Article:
Roman sites in Carmarthenshire
Click on the site name for more details, including visiting information, photos, and nearby accommodation
Off the A482 Lampeter to Llandovery, Pumpsaint, Llanwrda SA19 8RR.
Dolaucothi may have been the only gold mine in Britain during the Roman occupation, and there is evidence that the area was mined long before the Romans arrived. The Romans removed over Â½ million ton of rock leaving behind chasms and pits where they mined the gold veins. The Romans left in the 4th century, leaving barracks, bathhouses and other town remains. Visitors today can see the underground tunnels and mining gear, plus the aqueducts that brought water to the mine.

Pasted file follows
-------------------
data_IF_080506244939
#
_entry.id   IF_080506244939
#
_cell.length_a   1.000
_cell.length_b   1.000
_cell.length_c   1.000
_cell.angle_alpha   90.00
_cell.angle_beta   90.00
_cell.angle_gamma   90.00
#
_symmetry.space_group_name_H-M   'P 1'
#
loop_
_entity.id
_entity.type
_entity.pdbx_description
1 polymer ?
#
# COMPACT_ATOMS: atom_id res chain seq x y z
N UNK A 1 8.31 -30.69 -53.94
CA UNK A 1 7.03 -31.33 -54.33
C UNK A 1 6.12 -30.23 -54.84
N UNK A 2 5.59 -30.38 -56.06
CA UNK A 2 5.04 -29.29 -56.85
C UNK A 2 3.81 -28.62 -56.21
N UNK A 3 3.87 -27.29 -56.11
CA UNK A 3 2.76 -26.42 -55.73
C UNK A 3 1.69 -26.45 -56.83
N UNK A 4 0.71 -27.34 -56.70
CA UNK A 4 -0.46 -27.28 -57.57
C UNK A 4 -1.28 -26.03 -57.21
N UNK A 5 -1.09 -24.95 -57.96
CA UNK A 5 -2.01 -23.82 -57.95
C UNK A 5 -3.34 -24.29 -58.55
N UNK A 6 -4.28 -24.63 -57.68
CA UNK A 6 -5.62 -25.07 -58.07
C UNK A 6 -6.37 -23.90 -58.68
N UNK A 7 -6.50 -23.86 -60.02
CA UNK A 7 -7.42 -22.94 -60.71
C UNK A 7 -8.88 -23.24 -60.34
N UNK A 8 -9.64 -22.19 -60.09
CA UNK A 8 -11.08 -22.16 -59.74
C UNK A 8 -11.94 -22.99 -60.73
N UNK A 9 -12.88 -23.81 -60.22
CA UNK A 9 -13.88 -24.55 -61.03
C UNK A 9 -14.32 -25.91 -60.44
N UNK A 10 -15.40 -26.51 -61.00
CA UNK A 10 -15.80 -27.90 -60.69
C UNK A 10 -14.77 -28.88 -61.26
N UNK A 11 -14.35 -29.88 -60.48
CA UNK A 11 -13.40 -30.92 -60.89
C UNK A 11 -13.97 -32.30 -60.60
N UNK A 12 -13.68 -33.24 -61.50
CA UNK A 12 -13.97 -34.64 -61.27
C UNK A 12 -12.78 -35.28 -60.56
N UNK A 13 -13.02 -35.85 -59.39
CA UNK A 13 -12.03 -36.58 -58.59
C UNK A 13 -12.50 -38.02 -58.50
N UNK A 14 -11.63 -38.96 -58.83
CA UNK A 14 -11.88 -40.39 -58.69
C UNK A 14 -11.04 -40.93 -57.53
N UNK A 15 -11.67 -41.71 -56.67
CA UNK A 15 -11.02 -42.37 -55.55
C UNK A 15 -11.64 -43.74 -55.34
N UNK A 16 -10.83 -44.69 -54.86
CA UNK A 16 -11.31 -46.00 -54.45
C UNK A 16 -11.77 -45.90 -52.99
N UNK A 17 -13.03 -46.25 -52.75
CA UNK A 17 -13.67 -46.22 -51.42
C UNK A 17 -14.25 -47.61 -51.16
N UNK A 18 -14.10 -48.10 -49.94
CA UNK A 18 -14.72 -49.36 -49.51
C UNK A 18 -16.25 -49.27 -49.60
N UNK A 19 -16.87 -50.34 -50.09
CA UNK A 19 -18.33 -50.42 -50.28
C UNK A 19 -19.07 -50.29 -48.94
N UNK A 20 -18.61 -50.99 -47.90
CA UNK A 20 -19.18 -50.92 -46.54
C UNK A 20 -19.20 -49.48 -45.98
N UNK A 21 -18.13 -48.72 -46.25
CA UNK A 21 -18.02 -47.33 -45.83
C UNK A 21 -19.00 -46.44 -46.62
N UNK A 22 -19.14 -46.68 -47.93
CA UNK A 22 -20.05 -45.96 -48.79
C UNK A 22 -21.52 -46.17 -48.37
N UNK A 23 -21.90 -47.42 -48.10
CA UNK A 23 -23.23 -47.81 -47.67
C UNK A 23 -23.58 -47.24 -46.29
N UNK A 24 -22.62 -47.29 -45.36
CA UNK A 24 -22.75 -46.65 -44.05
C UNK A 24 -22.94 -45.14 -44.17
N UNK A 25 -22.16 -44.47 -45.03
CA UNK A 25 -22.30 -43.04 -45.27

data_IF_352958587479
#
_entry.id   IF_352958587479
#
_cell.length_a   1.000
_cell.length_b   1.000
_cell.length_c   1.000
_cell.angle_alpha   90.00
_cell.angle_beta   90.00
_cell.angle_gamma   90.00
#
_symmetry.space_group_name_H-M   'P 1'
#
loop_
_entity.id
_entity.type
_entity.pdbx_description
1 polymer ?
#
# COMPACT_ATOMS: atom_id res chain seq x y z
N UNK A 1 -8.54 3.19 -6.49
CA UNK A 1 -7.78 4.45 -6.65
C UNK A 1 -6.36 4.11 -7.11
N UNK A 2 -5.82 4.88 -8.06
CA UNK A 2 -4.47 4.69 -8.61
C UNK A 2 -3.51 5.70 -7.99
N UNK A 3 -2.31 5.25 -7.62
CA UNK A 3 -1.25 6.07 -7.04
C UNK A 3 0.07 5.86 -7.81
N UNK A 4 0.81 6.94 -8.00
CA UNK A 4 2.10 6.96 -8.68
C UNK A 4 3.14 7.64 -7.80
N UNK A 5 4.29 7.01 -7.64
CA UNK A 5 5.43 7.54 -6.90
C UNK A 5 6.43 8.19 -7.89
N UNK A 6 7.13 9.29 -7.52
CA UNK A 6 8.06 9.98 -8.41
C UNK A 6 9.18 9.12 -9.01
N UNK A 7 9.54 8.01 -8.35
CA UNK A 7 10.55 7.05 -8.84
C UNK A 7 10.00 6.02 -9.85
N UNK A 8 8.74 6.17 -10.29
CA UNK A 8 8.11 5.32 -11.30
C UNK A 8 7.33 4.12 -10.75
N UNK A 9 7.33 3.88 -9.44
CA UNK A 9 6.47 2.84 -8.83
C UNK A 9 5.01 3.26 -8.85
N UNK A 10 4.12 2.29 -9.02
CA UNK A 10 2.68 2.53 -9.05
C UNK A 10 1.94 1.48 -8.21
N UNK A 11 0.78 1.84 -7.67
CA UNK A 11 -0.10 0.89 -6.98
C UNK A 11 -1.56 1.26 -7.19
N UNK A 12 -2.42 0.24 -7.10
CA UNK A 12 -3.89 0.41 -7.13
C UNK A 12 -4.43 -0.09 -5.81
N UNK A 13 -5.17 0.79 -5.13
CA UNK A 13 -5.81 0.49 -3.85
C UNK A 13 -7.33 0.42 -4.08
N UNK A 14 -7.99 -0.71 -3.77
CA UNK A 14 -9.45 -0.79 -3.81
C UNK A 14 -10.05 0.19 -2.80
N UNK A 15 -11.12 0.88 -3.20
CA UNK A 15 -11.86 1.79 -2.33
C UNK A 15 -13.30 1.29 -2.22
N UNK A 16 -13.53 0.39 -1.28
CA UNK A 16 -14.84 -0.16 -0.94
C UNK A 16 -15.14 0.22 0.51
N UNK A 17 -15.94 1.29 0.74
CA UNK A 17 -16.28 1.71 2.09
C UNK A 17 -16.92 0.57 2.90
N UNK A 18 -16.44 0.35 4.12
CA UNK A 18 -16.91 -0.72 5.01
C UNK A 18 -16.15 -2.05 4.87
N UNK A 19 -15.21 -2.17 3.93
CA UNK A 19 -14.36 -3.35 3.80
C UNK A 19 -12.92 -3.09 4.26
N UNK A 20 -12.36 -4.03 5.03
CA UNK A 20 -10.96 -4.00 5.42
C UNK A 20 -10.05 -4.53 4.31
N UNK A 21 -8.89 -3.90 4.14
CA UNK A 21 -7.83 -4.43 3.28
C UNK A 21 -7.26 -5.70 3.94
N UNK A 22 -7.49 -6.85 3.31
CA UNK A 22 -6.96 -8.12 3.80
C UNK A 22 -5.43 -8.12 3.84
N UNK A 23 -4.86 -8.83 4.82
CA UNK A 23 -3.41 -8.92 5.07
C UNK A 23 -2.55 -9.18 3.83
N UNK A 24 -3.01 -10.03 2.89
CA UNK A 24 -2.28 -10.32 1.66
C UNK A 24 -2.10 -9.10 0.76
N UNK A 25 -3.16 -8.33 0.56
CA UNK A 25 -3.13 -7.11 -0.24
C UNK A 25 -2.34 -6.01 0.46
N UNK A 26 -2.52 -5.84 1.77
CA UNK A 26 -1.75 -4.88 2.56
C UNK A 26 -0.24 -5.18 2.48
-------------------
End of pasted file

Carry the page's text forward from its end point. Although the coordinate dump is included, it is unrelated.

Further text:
Llanfair-ar-y-bryn. On the A40 at Llandovery, Dyfed.
A medieval church stands in one corner of the Roman fort here, and the Roman road heading north towards Pumsaint is clearly visible.
Carmarthen was a Roman "civitas" or tribal town of the Demetae tribe. The Romans established a presence here in 75 AD with a military fort, but the civitas soon grew to include an amphitheatre (one of only 7 surviving in Britain), the remains of which are still visible.
Located off the A482, just outside the village of Pumsaint, Llanwrda Carmarthenshire.
A wooden Flavian fort built about AD 120, later rebuilt in stone, and finally abandoned around AD 150. The fort here guarded the thriving gold mines at Dolaucothi.